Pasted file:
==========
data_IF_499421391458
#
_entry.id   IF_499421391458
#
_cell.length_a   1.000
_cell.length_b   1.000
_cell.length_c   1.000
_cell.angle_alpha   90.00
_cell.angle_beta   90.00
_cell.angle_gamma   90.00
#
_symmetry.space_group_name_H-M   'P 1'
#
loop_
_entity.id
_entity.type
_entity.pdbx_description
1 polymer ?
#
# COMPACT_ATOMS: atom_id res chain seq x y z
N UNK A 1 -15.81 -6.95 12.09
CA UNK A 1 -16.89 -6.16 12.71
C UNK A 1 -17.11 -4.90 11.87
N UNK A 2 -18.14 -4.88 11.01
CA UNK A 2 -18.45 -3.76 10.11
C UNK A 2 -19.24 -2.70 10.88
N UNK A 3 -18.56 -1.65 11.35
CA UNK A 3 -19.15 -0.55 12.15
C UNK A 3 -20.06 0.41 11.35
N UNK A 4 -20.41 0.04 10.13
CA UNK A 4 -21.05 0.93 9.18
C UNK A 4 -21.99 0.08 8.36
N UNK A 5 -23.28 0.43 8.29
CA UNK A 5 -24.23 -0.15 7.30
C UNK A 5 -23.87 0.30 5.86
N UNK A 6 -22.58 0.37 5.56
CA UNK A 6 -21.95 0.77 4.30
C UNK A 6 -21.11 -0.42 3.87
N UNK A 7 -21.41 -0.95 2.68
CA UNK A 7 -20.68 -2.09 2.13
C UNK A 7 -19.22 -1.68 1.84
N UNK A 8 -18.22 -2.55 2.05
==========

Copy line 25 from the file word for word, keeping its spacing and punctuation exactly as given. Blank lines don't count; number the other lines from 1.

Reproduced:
CA UNK A 2 -18.45 -3.76 10.11